Magdalena said...

Maybe a little off-topic:
Slutwalk has come to Germany. How sad!

healthily sanguine said...

Anecdote that is TOO topical not to share: A few weeks ago I wore khaki pants and a blouse to my parish's weekly (not-Sunday) Tridentine Mass. After Mass, an older gentleman I did not recognize approached me and said, "Would you accept an admonition from me?" and tried to hand me a piece of paper. Taken aback, I said, "Well, I don't know you, but I'd be happy to talk to you." But he declined saying, "I just want to give you this admonition. It's about your DRESS" (emphasis his) and again tried to get me to take the paper. I most certainly would not! I wear pants when I feel like it, when I need to for work/practical reasons, and really not that often; I suppose they do look a bit incongruous with my chapel veil, though. :) So there you go, pants and anonymous letters . . .

Seraphic said...

OH NO! That's terrible. Listen, you should start carrying around pre-printed admonitions yourself, for old men like this. It should say, "I AM DECADES YOUNGER THAN YOU AND YET I TAKE THE TROUBLE TO GO TO TRID MASS. DON'T GET UP MY NOSE, GRAMPS."

theobromophile said...

Well, women get their backs up when men get too concerned about our clothes because (a) it reeks of being a chauvinistic control freak (e.g. Seraphic's ex-husband), (b) it's easy for them to say, and (c) it seems to put the entire burden of chastity upon US. IMHO, chastity is a partnership between the sexes, each helping the other and pulling their own load, so to speak. (When men do not do this, you are left with the burqa.)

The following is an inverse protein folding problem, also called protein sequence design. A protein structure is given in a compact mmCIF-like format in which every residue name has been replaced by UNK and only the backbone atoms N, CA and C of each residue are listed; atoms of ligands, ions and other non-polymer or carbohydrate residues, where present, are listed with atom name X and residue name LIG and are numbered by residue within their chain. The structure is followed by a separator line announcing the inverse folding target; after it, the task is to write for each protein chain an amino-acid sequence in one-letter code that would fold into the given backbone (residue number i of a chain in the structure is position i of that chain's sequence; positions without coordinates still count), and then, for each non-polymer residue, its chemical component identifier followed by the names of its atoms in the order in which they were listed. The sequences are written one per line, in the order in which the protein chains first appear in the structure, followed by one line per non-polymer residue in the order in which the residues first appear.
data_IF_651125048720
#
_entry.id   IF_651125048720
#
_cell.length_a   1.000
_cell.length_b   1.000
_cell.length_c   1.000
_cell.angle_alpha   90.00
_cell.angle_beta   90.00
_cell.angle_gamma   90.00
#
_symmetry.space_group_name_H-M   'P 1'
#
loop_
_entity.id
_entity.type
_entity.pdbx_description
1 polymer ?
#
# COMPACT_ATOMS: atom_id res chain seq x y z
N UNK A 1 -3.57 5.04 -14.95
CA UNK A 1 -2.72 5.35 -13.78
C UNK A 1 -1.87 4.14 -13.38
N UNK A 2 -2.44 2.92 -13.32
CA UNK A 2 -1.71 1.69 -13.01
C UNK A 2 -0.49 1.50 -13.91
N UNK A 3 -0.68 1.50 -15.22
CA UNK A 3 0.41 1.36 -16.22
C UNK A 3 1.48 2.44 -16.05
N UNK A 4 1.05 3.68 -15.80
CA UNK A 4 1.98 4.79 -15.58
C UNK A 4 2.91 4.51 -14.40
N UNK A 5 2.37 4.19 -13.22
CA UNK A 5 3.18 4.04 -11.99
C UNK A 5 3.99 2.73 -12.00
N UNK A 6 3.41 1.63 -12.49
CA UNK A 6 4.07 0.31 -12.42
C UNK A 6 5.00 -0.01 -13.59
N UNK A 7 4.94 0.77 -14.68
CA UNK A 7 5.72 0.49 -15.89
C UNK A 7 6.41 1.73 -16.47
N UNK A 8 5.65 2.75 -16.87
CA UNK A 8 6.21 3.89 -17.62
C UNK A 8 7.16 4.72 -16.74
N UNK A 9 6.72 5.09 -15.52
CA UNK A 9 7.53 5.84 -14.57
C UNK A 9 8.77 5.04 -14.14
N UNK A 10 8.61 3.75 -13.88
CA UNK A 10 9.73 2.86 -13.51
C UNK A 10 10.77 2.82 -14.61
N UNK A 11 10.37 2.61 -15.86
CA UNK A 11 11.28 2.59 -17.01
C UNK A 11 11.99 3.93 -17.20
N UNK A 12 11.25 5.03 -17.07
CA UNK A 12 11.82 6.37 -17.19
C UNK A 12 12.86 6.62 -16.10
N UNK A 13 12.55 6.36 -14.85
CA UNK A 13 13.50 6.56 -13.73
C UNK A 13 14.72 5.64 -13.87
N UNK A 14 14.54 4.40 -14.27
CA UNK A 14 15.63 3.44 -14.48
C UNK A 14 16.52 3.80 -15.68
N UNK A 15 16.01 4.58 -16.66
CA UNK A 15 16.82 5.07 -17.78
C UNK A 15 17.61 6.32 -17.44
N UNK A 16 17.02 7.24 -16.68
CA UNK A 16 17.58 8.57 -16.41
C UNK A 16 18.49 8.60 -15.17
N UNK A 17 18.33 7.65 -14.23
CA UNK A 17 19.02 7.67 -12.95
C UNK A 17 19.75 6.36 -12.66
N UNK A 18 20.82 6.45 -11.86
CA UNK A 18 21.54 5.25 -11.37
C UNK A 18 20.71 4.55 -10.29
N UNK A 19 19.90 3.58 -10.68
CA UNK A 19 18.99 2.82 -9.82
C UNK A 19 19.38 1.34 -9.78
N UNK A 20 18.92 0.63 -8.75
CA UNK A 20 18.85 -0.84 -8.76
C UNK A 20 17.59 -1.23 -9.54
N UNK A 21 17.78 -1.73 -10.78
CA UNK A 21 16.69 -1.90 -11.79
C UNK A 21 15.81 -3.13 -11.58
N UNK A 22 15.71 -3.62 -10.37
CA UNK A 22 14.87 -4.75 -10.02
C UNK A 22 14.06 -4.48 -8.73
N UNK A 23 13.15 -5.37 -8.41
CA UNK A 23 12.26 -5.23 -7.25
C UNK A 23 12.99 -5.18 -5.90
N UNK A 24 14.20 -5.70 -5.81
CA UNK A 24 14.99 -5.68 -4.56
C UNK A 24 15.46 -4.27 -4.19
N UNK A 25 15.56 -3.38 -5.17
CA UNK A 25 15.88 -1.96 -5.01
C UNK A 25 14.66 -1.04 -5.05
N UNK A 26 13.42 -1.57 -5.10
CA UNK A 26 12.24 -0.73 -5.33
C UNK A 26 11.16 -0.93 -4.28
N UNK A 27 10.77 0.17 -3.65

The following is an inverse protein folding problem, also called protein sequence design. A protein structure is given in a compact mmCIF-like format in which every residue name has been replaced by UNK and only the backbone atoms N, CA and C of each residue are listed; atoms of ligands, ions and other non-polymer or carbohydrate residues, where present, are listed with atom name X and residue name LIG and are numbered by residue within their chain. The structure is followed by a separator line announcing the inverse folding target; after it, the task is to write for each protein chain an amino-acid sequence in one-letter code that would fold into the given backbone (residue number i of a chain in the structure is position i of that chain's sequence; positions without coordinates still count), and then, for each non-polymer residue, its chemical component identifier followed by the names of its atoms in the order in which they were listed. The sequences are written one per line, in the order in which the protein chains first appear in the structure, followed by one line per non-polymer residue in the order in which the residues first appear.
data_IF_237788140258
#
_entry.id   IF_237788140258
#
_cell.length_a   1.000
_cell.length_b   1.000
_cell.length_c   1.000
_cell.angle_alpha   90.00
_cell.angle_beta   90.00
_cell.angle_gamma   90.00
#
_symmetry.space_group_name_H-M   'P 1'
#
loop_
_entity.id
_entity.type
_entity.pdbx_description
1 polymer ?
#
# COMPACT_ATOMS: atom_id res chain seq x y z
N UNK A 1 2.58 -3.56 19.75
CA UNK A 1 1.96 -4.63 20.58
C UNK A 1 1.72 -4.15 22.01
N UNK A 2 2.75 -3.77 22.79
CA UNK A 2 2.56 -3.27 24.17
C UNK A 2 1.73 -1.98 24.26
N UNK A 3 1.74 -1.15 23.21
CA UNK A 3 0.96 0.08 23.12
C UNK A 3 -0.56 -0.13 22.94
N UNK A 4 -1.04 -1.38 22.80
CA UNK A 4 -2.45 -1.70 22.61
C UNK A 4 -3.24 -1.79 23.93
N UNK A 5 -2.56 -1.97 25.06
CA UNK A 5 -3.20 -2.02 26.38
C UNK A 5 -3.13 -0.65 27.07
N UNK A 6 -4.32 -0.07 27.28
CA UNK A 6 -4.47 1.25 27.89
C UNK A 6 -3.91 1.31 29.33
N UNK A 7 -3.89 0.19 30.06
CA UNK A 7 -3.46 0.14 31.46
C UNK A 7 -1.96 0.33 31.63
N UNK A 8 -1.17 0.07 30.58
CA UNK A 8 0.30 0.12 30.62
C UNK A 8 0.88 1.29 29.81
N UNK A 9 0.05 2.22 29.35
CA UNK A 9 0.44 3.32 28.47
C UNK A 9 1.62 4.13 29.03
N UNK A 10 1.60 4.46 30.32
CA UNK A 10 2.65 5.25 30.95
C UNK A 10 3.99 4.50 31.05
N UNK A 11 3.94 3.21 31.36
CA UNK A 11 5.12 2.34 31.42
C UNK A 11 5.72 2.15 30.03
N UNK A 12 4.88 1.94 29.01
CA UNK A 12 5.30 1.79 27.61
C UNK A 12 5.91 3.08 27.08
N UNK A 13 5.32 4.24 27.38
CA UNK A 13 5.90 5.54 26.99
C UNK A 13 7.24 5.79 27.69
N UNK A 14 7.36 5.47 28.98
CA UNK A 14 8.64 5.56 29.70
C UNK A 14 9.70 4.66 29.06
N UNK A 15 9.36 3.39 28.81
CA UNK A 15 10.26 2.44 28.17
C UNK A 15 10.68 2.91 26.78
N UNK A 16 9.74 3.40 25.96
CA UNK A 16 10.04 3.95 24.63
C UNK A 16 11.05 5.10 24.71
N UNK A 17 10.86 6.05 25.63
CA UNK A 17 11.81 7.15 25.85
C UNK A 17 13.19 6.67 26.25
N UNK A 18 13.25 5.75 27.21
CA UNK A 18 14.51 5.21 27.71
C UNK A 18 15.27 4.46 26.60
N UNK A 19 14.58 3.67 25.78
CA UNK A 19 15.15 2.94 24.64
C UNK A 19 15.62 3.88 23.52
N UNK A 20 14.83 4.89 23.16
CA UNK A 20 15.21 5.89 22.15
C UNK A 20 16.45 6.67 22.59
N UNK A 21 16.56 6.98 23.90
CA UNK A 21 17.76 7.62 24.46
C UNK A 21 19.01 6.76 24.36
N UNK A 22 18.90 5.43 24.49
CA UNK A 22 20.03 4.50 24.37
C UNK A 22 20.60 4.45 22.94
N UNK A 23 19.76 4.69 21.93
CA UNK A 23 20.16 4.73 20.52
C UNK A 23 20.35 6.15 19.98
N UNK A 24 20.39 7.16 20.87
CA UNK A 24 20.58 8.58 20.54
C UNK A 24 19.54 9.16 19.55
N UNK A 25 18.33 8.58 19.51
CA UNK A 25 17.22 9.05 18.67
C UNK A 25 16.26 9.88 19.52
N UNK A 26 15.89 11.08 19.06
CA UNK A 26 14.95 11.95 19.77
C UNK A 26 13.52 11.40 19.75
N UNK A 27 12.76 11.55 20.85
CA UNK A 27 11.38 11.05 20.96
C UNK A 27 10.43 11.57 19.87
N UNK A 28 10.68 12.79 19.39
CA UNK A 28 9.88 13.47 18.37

Hum... I own a few bikinis, but bought them to wear under wet suits and rash guards. Bikinis stay put, whereas tankinis tend to get pulled up (not modest at all!) while surfing. I'm too tall for one-pieces.

Surprised that it hasn't been mentioned: one of the reason for our fascination with clothes comes from trying to find ones that fit us and flatter us. Going clothes shopping, even if one isn't trying to "send a message," can be a nightmare. Then we have to put on clothes every day, some of which don't fit when we gain a bit of weight, some of which look weird if our hair is flat that day, etc.

Anonymous said...

I like to be modest without being dowdy, so wear long skirts with godets and filmy things, scarves, but tone it down with a severely cut jacket for when I want to look professional. Works. And men do treat me differently - I wear jeans too and nobody has ever held a door for me or flirted in a grocery line when I look like I'm on the way to scrub a toilet.